SANTA ANA — Nine-year-old Corinne Segerstrom, granddaughter of a prominent farmer-developer whose family built South Coast Plaza, was crushed to death Tuesday after falling off a harvester in a family lima bean field, authorities said.
As members of the Segerstrom family gathered in the field to console one another, Santa Ana Police Sgt. Raul Luna said the girl had been riding with a relative on the farm equipment. He would not identify the family member driving the machine.
"She fell off and was run over by the harvester," Luna said. He added that police do not expect to cite farm operators for any safety violations. "It's just an accident," he said.
The victim was the daughter of Theodore Segerstrom, 46, who is active in the family's extensive business and agricultural interests. Her grandfather is Harold T. Segerstrom Jr., 65, who along with his cousin Henry T. Segerstrom, 70, turned the family's farming base into one of the area's most powerful businesses. In addition to South Coast Plaza, the family also developed much of the surrounding retail and office complex known as South Coast Metro.
But it was the vast agricultural holdings that helped the family stake its claim in business in the early 1900s, when it became the biggest independent producer of lima beans in the country.
The family today has four lima bean fields in Orange County, producing about 320 tons of beans each year. In a bow to tradition, it still maintains its fields with vintage tractors--a fleet that apparently includes the harvester that was involved in Tuesday's tragedy.
Harold and Theodore Segerstrom play a major role in managing the company's agricultural holdings, while Henry Segerstrom handles the partnership's retail and commercial endeavors.
The accident occurred in a corner of a bean field in the 2000 block of MacArthur Boulevard in Santa Ana, just blocks from South Coast Plaza.
Corinne Segerstrom was declared dead at the scene of the 6 p.m. mishap. Police said she lived in Irvine, but at the request of the family released no other information about her.
A farm worker who was in the field at the time of the accident said the girl's father was driving the tractor that pulled the machinery. He said Corinne Segerstrom and five field workers were riding behind him on the harvester as he worked the field.
Police would not identify the tractor driver, saying the family had asked that the name be withheld. All information that police released was cleared through relatives at the scene. The field worker, who asked not to be identified, said the father worked the field regularly and often operates the harvester. But the worker said it was the first time he had seen the girl in the field all summer.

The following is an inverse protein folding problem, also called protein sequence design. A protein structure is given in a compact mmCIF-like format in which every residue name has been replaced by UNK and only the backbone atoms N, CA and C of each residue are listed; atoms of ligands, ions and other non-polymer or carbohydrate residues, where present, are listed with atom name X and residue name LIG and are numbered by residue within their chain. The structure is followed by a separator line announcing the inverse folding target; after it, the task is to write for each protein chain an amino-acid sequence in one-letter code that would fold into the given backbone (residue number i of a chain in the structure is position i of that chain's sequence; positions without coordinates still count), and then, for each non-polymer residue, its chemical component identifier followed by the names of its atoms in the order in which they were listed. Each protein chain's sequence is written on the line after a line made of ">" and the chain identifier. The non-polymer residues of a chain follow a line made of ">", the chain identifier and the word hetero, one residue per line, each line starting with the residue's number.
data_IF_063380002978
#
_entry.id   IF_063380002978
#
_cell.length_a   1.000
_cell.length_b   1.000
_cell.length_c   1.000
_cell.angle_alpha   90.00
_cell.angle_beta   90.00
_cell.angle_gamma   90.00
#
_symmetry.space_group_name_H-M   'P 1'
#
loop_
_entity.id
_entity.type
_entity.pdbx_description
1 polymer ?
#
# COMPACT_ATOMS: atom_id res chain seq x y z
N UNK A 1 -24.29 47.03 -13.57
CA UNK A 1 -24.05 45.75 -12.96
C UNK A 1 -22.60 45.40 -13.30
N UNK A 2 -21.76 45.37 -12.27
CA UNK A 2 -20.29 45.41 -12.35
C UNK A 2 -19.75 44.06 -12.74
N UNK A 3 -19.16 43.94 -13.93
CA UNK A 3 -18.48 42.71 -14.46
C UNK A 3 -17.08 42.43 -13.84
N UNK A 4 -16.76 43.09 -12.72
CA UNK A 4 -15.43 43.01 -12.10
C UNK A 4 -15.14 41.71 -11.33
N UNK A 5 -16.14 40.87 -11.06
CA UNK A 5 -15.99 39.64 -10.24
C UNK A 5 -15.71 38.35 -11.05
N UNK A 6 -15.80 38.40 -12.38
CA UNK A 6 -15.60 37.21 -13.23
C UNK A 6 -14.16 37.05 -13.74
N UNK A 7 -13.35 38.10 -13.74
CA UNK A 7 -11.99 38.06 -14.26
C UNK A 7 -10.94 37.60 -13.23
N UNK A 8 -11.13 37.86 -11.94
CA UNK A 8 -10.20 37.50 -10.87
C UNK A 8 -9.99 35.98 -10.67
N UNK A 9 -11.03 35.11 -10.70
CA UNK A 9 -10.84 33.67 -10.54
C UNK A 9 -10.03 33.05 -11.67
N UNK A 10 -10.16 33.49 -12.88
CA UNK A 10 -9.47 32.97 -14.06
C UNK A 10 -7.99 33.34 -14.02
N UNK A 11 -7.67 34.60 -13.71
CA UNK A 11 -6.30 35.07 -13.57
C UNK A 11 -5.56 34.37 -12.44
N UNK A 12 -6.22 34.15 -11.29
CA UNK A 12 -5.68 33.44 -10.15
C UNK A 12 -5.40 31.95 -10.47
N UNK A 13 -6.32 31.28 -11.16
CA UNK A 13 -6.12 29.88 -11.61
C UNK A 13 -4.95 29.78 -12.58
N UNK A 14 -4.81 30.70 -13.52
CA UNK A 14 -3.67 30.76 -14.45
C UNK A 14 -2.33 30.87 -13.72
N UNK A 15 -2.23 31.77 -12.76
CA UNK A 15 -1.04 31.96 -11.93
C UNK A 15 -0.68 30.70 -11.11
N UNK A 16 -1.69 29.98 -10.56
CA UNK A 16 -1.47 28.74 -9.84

The harvester does not have a safety belt, the worker said. He said one of the field hands saw her fall off and immediately sounded a horn. But the tractor driver was unable to stop in time, and Lt. Bob Chavez said the girl was run over by the harvester's wheels.
Renee Segerstrom, wife of Henry Segerstrom, said she and her husband were devastated by news of the accident.
"We learned that something had happened with the thresher," she said. "It hurts me beyond belief. . . . I think (Henry) is devastated."
"It's terrible, devastating," said Ruthann Moriarty, sister of Henry Segerstrom and a cousin of the victim. "It's like a dream. It can't be true. . . . She was a beautiful little girl."
Malcolm Ross, a spokesman for C.J. Segerstrom & Sons, said the field where the accident occurred had just been harvested. "That land has been in beans for many years, at least since the 1920s," he said.
Santa Ana Mayor Daniel H. Young said the field is the largest undeveloped property in the city. "I know they just cut a crop the other day," he said.
Don Dressler, president of insurance services for the Western Growers Assn., said agricultural mishaps "aren't any different or really more common than (accidents involving) any other type of equipment, such as automobiles.
"That's partly because there are certain restrictions about who can be near operating machinery and under what conditions. . . . (But) accidents involving children are very rare. The accidents usually involve a tractor taking off or turning over."
Times staff writers Ann Conway, Jeffrey A. Perlman and Chris Woodyard contributed to this report.